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Health Care in CubaDue to the dwindling trade restrictions between Cuba and the United States during the Obama administration, people around the world are getting a look into a country that has been closed off from much of the world for many years. While the country is known for its slow wealth creation and high levels of state control, healthcare in Cuba has made massive strides since the country’s revolution in 1959.

Cuba’s healthcare is recognized as being among the world’s most efficient and high quality systems. Former United Nations Secretary General Ban Ki-moon stated that the country’s healthcare system should be used as a model for many developing countries.

Since the 1959 revolution, when Fidel Castro gained power in Cuba, the socialist ideology emphasized that access to healthcare is a fundamental human right. With this belief inscribed in Cuba’s constitution, the country focuses on preventative approaches to medicine. From providing annual, mandatory checkups to the most complex surgeries, healthcare in Cuba remains free of charge.

With this high level of accessibility, the country has made many health improvements since the beginning of the Castro regime. These include:

  • A 98 percent full immunization record by the age of 2 that protect children from 13 illnesses.
  • Low infant mortality rates. Cuba’s rate is extremely close to that of the United States’ with less than 5 deaths per 1000 births. This statistic makes Cuba the best performer in the developing world.
  • High life expectancies, with men living an average of 77 years and women living an average of 81. These expectancies are almost identical to those in the United States.
  • Record doctor to patient ratios that surpass many developed nations. Every doctor cares for around 150 patients.
  • A well-educated public regarding individual health. Family doctors, who make mandatory visits annually, discuss issues such as smoking, eating and exercising with patients while also providing tailored recommendations to remain healthy.
  • World leading medical schools. Former U.N. Secretary General Ban Ki-moon stated that Cuba’s medical education system is the world’s most advanced. In 2014, over 11,000 students from over 120 nations pursued a career in medicine at the Cuban Institution.
  • A significant focus on research and development. The focus on innovation has been attributed to the U.S. embargo that prohibited trade in medicines for Cuba. This made investing in medical sciences a necessity to provide quality health care.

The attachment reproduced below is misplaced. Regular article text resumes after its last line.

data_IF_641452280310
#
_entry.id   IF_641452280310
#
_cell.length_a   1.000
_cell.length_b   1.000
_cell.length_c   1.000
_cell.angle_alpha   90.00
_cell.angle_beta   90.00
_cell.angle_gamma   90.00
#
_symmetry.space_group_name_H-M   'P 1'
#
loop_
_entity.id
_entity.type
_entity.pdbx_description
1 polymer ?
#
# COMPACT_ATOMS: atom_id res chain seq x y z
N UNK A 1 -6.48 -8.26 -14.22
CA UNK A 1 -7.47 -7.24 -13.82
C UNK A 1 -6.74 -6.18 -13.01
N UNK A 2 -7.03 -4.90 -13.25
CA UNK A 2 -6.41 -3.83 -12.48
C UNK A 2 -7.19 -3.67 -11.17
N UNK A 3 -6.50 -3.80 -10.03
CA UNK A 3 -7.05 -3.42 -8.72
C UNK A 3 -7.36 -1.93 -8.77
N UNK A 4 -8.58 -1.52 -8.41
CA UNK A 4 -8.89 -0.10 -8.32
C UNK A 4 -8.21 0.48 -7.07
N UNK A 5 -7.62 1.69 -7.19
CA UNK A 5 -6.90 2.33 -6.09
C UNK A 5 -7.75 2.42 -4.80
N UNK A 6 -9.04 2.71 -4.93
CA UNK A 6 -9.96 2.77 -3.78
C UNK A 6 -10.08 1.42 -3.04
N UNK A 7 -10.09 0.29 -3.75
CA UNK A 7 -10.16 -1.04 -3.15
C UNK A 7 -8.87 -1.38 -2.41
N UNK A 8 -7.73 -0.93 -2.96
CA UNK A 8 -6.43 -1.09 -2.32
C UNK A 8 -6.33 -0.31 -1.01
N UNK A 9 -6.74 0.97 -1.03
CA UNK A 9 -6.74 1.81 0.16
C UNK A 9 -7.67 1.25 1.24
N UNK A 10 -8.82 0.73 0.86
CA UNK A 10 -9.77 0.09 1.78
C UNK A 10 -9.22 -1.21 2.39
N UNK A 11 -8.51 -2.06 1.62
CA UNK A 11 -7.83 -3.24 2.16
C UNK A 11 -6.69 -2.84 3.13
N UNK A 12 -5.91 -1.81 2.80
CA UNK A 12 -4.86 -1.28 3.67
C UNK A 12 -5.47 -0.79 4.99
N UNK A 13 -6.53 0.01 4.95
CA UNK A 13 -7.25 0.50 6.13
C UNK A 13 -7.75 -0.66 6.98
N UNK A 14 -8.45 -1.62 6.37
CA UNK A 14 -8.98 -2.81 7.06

By the mid-1980s, Cuba developed the world’s first Meningitis B vaccine. In 2012, Cuban doctors developed Cimavax, the first therapeutic cancer vaccine. Additionally, The World Health Organization (WHO) recognized the country as being the first to eliminate HIV transmission between mothers and their children in 2015. These outcomes are found to be a direct result of the huge investments made in Cuba’s biotechnology and pharmaceutical industries.

Healthcare in Cuba has benefited more than just the citizens of its country. Every year, Cuba sends around 50,000 health professionals abroad, providing care to developing countries. In only one decade, Cuba’s contribution to Mission Miracle, a program supporting people with sight impairments, has restored around 3.5 million individuals’ vision. Many of these contributions are made in Latin America, where 165 Cuban institutions maintain 49 ophthalmological centers and 82 surgical units in 14 countries.

However, Cuba’s support reaches beyond its own continent and into Africa. The Cuban chemical and biopharmaceutical research institute LABIOFAM launched a vaccination campaign against malaria in 2014 in more than 15 West African nations. Additionally, during the recent Sierra Leone Ebola crisis, over 100 Cuban doctors and nurses were of assistance.

Castro was an advocate for providing international health support, as he believed by assisting developing countries, Cuba was preventing the expansion of epidemics that could spread to its own nation if not handled correctly. In addition to the philanthropy aspect, Cuban doctors and nurses working in over 77 countries generate $8 billion a year, which makes international health services the country’s largest export.

While the country’s GDP per capita is ranked 137th in the world, healthcare in Cuba has demonstrated that a poor country can create dramatic developments in its population’s quality of life for the long term. Castro’s form of leadership, while questioned in many other areas, has improved the living standards for Cuba’s poorest with regard to medical needs.

The WHO stresses that Cuba provides a prime example of a developing nation with limited resources that can provide an efficient health care system to all of its population. However, for such an outcome, the political institutions of the country must make human beings the center of their policies and not their own wallets.

Tess Hinteregger
Photo: Flickr

AFREhealthThe African Forum for Research and Education in Health (AFREhealth) is a landmark organization, the first that will actually have Africans tackling major health challenges in Africa, rather than Western countries.